I'm a lifelong Buffalo sports fan who writes for The Farm Club, The Hockey Writers, and Get Real Hockey. I'm also known to babble about pro wrestling and, no, I have no mental difficiencies. That I'm aware of. Seriously.
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8 Comments

  1. Regier should have did himself a favor and resigned when they lost Drury and Briere. Both players could have been signed much earlier to decent long term deals. But Quinn and Golisano’s penny-pinching let them slip away. Drury’s agent even said that Regier and Drury agreed to principals of a new contract during the 2006 season. But they took it off the table after the Sabres front office sat on the deal for weeks after. Afterward, there was other talent dilution with Campbell, Lydman, Tallinder, all leaving or being traded off didn’t help either.

    By the time Pegula came along the team dynamic was already a mess. Patchwork moves like Regehr and Erhoff couldn’t save the team. It way too late.

    I just feel the Sabres needed a clean the slate, irregardless of whether Regier deserved being fired or not.

    I do think the whole Nolan thing is a bit weird.

  2. What Dennis said. Ted Black has nothing to do with hockey decisions or Darcy Regier. Darcy picked up all those draft picks, but they’re worthless if the guy using them can’t draft. We drafted Vanek and Pominville, which was great, as was Miller in the 5th round back in the day, but the problem is none of the picks since then have panned out. Myers did win the Calder, but has looked awful since then.

    Making Nolan an interim coach is a great move. I trust LaFontaine to make the right choice at GM, and a GM would rather pick his own guy. If he sees that Nolan does well with this team, then he has the option to keep him.

    We also had a tendency to be a farm team for the NHL. See: Campbell, McKee (drafted by Muckler), Dumont, Briere, and now Pominville and Vanek. It’s great that Darcy was able to acquire Briere and Dumont and Drury through trades, but when you have good players, you have to be able to keep them.

    He also made TERRIBLE deadline deals in seasons where we were making a playoff push. I know rental players don’t always work out, but the guys he got were all embarrassing: Dainus Zubrus, Raffi Torres, Dominic Moore, Steve Bernier?

    This is the best possible move the Sabres could have made. Saying there was a bad ownership situation just gave Darcy something to fall back on. The fact of the matter is he had 17 years, and he produced one finals appearance (completely on the back of arguably the most dominant goalie of all time). Sorry – generally the light doesn’t click on after 17 years for someone who’s never gotten the job done.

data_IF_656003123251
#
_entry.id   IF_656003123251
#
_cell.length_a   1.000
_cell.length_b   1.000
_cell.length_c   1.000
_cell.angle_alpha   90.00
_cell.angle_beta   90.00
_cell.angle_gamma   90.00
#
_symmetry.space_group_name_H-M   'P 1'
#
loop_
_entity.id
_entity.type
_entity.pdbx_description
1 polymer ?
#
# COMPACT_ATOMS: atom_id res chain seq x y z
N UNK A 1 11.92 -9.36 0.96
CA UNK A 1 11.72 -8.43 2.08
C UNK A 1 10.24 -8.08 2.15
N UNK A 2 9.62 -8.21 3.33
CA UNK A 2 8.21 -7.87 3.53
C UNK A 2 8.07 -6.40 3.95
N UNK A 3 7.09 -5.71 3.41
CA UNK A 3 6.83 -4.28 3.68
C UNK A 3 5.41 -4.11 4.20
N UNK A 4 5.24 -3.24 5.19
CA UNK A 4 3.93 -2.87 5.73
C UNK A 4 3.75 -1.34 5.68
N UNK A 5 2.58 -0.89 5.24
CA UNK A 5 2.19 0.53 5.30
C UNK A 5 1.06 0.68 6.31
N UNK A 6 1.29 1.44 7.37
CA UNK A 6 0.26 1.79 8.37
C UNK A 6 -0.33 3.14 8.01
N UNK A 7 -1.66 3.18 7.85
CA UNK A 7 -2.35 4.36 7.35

3. Respectfully, must disagree about Mr. Regier’s release by the Buffalo Sabres as being “a mistake”, as the author of this article contends. He previously said “We want to be competitive but not good.” Seriously Darcy? OMG! They should have fired his “hockey puck” the next day! In total agreement with the decision about hiring “La La La” Lafontaine and “Teddy” Nolan. Patty still needs to hire a GM as he is now in charge of Hockey Operation, he’s not the new GM. And make Teddy the permanent Head Coach, please!

  4. If you agree that the head-coach needed to be fired, how can you not agree with the firing of the guy that hired him on an interim basis, then hired him permanently after a lackluster end-of-the-season and without interviewing any other candidates?
    If the coach is responsible for the TERRIBLE play of this team, and the GM is responsible for the (dubious) hiring of the coach, then by the law of syllogism, the GM is responsible for the TERRIBLE play of this team.

  5. I agree with Dennis. You can’t judge a draft pick or all draft picks by games played, what are you thinking? It’s all about stats and or marketability, depending on the teams position at the time. Ted Black has made some mistakes and might not be the best when it comes to going under the gun, but that has nothing to do with the Sabres winning or losing. I think Darcy had a strong run for many years, but he is long past that point. The biggest (recent) mistake the Sabres made was firing Lindy. In other words, we fired a top class coach for a guy who never stepped foot in the NHL as player or coach. Who’s plan was that? Darcy Regier! Now that Darcy is gone, hopefully we won’t have another season with half the team being under 21. As far as Nolan, sure everyone likes his style, but come on, the guy torn the team apart in his 2 year sprint last time. It’s pretty bad when the best goalie of all time gives his team an ultimatum because the coach is tagging his wife. In my opinion, hiring Nolan back was simply a publicity stunt to keep fans buying tickets and showing up to games.

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  7. Relieve Ted Black? Do you know how the front office is designed? Black runs the business end while Regier ran the hockey side. One didn’t report to the other, both reported to Pegula. Why fire the guy whose side is successful? Regier’s side was horrible. And his drafting skills? How many of his draft picks over the past 17 years have been all-stars?